Borrowing your watch: An apology to some consultants

I’ve always had a snarky attitude about some consultants, primarily big-name business consultants, expressed in the saying about what they do:

Borrow your watch, tell you what time it is, then walk off with the watch.

After all, why would someone hire an outsider to come in and tell them what they do?

Then I was working on the third in a series of six pieces on “The Storied Library” for WebJunction.

This one, Developing Your Story, is the second of three about figuring out what your library’s story is, so that you can tell that story (or, if you prefer, market your library) better. Part of what I say there:

You may be too close to your own library to recognize some aspects of its story: You’re a fish in a familiar river, hard-put to describe the details of that river. It’s your world.

Have you considered visiting some other river—and inviting one of their fish to visit yours? The analogy breaks down, but the idea’s sound.

A perceptive librarian at some other library may spot aspects of your library’s story that you’re too close to recognize. That’s part of what good consultants do: Tell an institution what it’s all about but is too close to see. Maybe a little free consulting from a suitable specialist—another librarian—will help.

There’s more. Heck, read the whole series (well, you can’t yet–I haven’t written the final piece yet, but will within the next four weeks or so). It’s freely available . For the moment, you can reach the story so far from here, and in any case a name search should work well.

Then, a while after I submitted the piece, the horrible truth sank in. What I was describing was just a different form of the kind of business consulting so many of us are quick to deride.

No more. I understand now that yes, it sometimes does make sense to pay someone–maybe quite substantial sums–to come in as an informed outsider to show you things about your operation that just aren’t visible from the inside.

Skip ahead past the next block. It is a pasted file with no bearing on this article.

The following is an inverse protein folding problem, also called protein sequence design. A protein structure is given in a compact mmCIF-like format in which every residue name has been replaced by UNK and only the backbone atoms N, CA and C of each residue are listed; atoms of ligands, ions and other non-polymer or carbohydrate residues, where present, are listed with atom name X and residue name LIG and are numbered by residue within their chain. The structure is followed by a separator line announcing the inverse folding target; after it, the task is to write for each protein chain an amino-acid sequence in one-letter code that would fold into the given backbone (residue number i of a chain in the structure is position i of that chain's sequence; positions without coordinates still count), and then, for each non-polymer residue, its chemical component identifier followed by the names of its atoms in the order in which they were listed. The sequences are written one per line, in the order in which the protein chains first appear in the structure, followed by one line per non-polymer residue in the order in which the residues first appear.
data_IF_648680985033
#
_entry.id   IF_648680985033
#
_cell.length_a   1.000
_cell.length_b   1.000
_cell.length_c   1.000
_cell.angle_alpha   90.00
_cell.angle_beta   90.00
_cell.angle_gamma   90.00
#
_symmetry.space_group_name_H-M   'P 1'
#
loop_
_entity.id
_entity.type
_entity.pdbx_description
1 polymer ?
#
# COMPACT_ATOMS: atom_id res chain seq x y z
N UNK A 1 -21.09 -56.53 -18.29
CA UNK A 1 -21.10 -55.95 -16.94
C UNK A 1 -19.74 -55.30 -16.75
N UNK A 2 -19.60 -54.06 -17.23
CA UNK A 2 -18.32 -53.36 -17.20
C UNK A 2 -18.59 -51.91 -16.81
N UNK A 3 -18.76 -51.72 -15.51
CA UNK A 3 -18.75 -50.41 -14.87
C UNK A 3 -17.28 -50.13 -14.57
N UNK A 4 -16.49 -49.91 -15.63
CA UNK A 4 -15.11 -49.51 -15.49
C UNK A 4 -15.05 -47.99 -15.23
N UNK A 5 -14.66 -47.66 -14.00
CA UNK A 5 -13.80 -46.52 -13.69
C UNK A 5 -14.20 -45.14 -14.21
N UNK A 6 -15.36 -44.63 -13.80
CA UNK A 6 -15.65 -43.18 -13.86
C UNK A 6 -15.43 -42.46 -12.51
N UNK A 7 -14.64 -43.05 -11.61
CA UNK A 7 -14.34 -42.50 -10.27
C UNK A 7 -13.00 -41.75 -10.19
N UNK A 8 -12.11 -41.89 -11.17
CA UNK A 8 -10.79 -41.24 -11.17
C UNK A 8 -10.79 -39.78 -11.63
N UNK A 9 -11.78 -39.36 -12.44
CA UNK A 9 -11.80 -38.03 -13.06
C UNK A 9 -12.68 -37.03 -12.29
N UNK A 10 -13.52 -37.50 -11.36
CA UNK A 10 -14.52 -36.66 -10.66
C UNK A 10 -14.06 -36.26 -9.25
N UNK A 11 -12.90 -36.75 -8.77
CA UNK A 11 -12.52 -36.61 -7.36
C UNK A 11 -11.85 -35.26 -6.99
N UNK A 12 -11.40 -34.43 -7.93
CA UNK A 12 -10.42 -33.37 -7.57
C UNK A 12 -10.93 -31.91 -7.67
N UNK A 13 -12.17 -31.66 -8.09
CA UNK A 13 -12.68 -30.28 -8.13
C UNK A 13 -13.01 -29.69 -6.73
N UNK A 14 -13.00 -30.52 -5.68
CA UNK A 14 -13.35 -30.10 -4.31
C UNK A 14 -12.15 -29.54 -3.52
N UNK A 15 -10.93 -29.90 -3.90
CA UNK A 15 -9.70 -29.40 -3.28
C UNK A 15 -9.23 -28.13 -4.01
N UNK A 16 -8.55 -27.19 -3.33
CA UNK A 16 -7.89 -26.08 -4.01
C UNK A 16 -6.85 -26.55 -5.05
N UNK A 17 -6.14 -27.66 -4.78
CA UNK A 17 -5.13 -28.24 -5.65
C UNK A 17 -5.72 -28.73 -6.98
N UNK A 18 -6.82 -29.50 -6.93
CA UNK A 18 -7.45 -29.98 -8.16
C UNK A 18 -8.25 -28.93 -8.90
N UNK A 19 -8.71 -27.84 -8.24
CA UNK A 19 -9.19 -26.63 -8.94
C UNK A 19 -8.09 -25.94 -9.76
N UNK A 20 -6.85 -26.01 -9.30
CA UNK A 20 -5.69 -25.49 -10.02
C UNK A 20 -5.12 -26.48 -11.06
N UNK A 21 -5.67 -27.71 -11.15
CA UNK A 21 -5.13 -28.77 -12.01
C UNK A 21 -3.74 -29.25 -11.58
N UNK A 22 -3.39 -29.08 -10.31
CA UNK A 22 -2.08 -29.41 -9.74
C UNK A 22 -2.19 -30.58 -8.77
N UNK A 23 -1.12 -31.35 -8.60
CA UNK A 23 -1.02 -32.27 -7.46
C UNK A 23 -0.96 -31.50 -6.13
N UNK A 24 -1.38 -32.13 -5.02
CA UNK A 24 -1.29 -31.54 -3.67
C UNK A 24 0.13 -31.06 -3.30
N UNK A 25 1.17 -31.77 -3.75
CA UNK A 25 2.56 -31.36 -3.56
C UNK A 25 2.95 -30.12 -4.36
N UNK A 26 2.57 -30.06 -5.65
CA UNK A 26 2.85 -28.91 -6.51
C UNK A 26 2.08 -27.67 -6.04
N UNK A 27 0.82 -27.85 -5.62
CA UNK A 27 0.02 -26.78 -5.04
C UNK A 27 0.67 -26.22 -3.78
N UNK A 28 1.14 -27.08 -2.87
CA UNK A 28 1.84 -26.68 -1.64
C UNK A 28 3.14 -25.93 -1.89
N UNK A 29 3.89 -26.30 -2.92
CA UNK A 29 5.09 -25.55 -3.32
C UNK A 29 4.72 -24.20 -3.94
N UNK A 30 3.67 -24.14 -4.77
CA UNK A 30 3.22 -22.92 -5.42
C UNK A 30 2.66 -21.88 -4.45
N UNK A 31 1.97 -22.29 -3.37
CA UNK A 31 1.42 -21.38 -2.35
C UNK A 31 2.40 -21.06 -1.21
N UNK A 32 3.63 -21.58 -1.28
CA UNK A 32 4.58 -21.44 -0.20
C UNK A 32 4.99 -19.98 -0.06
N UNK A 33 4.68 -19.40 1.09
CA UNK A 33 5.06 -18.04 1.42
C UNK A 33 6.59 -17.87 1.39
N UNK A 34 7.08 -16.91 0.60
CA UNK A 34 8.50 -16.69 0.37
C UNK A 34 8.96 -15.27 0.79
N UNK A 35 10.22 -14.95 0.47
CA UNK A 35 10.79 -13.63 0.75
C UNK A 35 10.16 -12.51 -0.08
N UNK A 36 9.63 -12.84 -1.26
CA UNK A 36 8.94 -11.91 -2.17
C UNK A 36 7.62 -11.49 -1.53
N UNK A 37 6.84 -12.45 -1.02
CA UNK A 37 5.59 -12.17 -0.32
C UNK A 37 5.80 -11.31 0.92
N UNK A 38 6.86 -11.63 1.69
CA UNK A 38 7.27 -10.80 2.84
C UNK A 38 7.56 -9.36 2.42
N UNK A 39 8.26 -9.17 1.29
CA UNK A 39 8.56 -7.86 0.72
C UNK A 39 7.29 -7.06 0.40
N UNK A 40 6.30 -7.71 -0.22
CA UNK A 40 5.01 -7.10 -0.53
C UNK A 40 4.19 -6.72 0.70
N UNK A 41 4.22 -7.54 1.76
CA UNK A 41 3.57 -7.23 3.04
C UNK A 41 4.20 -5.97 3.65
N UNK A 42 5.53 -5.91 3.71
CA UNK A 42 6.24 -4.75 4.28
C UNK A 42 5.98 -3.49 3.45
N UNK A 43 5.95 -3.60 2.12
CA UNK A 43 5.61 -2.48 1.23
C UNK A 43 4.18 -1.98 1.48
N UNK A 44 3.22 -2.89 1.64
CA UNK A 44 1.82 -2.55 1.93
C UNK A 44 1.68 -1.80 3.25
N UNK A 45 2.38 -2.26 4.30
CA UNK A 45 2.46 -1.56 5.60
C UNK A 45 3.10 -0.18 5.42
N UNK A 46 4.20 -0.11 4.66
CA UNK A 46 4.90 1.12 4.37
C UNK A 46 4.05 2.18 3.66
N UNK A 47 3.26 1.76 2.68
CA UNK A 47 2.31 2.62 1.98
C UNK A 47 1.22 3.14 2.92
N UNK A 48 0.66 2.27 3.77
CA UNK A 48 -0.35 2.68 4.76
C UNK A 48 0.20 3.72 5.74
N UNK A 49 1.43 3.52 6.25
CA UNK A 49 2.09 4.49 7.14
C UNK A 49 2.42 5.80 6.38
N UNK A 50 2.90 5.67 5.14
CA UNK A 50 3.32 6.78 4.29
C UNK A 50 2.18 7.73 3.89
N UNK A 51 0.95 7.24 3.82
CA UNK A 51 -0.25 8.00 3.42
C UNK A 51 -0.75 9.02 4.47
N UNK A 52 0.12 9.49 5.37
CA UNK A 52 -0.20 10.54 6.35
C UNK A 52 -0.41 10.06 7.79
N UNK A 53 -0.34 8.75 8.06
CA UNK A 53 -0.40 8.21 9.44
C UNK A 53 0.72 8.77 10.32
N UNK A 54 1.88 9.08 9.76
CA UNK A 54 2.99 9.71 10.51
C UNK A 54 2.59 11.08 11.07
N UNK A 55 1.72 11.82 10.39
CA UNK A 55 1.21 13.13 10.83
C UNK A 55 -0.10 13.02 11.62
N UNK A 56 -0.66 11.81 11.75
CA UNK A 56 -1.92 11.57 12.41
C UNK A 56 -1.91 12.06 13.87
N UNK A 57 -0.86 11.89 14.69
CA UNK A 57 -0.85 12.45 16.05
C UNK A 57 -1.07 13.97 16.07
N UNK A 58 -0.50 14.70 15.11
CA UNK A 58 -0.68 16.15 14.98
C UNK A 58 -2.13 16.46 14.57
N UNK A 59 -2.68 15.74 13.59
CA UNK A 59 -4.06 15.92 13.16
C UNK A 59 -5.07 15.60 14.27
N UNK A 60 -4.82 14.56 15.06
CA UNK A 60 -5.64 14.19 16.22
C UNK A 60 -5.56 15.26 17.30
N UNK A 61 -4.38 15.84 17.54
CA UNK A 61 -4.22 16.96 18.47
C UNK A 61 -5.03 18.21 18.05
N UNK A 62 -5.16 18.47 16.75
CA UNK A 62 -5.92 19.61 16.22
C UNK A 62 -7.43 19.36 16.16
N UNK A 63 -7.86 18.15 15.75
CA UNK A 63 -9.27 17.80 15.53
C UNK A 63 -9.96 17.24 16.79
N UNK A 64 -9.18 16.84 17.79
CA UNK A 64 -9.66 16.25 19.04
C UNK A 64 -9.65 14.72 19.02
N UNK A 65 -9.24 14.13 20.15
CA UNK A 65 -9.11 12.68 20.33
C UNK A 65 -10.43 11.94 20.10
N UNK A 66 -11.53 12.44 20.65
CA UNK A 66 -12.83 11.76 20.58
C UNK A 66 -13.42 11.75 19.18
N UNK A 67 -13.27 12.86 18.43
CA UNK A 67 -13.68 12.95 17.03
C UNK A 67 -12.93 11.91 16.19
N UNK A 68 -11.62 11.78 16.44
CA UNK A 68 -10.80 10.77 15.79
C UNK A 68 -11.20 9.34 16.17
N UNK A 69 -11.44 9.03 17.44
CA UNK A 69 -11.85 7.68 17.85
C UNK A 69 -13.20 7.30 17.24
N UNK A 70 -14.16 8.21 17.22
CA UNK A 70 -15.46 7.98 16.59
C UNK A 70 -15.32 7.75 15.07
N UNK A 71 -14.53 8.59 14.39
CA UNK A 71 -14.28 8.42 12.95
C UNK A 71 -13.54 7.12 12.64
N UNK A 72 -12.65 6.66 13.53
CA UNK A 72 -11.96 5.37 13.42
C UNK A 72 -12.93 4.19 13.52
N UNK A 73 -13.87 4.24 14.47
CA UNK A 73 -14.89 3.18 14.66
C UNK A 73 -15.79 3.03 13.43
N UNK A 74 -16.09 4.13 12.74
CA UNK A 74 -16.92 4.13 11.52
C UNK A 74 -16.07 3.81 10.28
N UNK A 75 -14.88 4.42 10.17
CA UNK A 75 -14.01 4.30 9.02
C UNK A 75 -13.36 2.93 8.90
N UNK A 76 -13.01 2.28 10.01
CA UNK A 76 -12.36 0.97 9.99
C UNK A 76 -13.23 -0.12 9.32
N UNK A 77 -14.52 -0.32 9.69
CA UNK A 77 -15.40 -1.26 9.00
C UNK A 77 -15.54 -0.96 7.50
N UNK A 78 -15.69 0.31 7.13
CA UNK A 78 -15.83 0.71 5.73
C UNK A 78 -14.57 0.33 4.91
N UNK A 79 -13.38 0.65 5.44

In the interests of sending you to an appropriate Cites & Insights essay whenever possible, let me point out the Bibs & Blather from the June 2007 issue, On Being Wrong.

I was wrong in this case. Nothing new about being wrong. I continue to be amazed by the few people who will keep redefining and reiterating and recontextualizing and re-whatever to avoid admitting that, even on some small matter, they just might be wrong. I really, truly hope never to become one of those people.

3 Responses to “Borrowing your watch: An apology to some consultants”

  1. Seth Finkelstein Says:

    Somewhat tangentially, my understanding of the business consulting market is that *some* of it is based on the need for having an outsider state what is obvious to the insiders, so that the outsider is the bearer of bad news rather than any insiders. They aren’t being paid for the obvious, but rather for the politics behind the obvious.

  2. walt Says:

    Not all that tangential, and another perfectly legitimate reason to pay a consultant. Thanks.

  3. K.G. Schneider Says:

    The consulting jobs I consider most successful (for both me and the organizations engaging my services) were those where the library clearly had an issue over which they were strongly divided and needed third-party input. In many cases, the consult boiled down to one crucial question.


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